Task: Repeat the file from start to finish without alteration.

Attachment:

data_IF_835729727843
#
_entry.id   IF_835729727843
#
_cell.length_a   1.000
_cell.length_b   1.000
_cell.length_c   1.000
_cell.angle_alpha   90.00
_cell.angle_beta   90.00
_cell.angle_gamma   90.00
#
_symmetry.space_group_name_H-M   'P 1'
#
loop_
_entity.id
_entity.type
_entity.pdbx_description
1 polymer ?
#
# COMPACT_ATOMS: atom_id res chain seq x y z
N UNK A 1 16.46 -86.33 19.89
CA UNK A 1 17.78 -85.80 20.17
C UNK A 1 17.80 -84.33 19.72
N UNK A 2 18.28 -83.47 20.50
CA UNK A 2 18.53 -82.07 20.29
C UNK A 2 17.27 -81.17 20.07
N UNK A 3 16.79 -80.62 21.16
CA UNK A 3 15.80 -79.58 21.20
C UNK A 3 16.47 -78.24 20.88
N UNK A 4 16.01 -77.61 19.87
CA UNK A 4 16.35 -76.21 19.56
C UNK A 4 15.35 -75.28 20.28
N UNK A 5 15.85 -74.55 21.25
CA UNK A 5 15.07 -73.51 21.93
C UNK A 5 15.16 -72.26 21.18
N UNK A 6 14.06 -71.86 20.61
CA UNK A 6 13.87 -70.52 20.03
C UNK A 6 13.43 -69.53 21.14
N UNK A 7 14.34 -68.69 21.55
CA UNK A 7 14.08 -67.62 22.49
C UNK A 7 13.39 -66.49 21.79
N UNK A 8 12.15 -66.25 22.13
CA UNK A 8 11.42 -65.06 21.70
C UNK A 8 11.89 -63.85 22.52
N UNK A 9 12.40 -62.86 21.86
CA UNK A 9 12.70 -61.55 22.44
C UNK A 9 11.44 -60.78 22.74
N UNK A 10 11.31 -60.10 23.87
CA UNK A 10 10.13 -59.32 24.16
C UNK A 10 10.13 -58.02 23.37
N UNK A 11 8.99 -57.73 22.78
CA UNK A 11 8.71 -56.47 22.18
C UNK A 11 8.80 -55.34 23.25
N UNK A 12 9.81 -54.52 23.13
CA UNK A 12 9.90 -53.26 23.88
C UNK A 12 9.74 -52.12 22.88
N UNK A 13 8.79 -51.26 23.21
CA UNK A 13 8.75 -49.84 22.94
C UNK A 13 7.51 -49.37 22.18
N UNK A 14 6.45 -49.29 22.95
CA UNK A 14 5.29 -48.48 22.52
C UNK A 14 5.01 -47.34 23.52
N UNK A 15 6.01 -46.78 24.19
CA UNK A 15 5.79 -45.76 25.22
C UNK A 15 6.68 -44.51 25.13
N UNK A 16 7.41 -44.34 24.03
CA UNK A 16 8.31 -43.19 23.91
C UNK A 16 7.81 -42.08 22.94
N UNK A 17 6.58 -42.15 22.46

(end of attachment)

data_IF_835729727843
#
_entry.id   IF_835729727843
#
_cell.length_a   1.000
_cell.length_b   1.000
_cell.length_c   1.000
_cell.angle_alpha   90.00
_cell.angle_beta   90.00
_cell.angle_gamma   90.00
#
_symmetry.space_group_name_H-M   'P 1'
#
loop_
_entity.id
_entity.type
_entity.pdbx_description
1 polymer ?
#
# COMPACT_ATOMS: atom_id res chain seq x y z
N UNK A 1 16.46 -86.33 19.89
CA UNK A 1 17.78 -85.80 20.17
C UNK A 1 17.80 -84.33 19.72
N UNK A 2 18.28 -83.47 20.50
CA UNK A 2 18.53 -82.07 20.29
C UNK A 2 17.27 -81.17 20.07
N UNK A 3 16.79 -80.62 21.16
CA UNK A 3 15.80 -79.58 21.20
C UNK A 3 16.47 -78.24 20.88
N UNK A 4 16.01 -77.61 19.87
CA UNK A 4 16.35 -76.21 19.56
C UNK A 4 15.35 -75.28 20.28
N UNK A 5 15.85 -74.55 21.25
CA UNK A 5 15.07 -73.51 21.93
C UNK A 5 15.16 -72.26 21.18
N UNK A 6 14.06 -71.86 20.61
CA UNK A 6 13.87 -70.52 20.03
C UNK A 6 13.43 -69.53 21.14
N UNK A 7 14.34 -68.69 21.55
CA UNK A 7 14.08 -67.62 22.49
C UNK A 7 13.39 -66.49 21.79
N UNK A 8 12.15 -66.25 22.13
CA UNK A 8 11.42 -65.06 21.70
C UNK A 8 11.89 -63.85 22.52
N UNK A 9 12.40 -62.86 21.86
CA UNK A 9 12.70 -61.55 22.44
C UNK A 9 11.44 -60.78 22.74
N UNK A 10 11.31 -60.10 23.87
CA UNK A 10 10.13 -59.32 24.16
C UNK A 10 10.13 -58.02 23.37
N UNK A 11 8.99 -57.73 22.78
CA UNK A 11 8.71 -56.47 22.18
C UNK A 11 8.80 -55.34 23.25
N UNK A 12 9.81 -54.52 23.13
CA UNK A 12 9.90 -53.26 23.88
C UNK A 12 9.74 -52.12 22.88
N UNK A 13 8.79 -51.26 23.21
CA UNK A 13 8.75 -49.84 22.94
C UNK A 13 7.51 -49.37 22.18
N UNK A 14 6.45 -49.29 22.95
CA UNK A 14 5.29 -48.48 22.52
C UNK A 14 5.01 -47.34 23.52
N UNK A 15 6.01 -46.78 24.19
CA UNK A 15 5.79 -45.76 25.22
C UNK A 15 6.68 -44.51 25.13
N UNK A 16 7.41 -44.34 24.03
CA UNK A 16 8.31 -43.19 23.91
C UNK A 16 7.81 -42.08 22.94
N UNK A 17 6.58 -42.15 22.46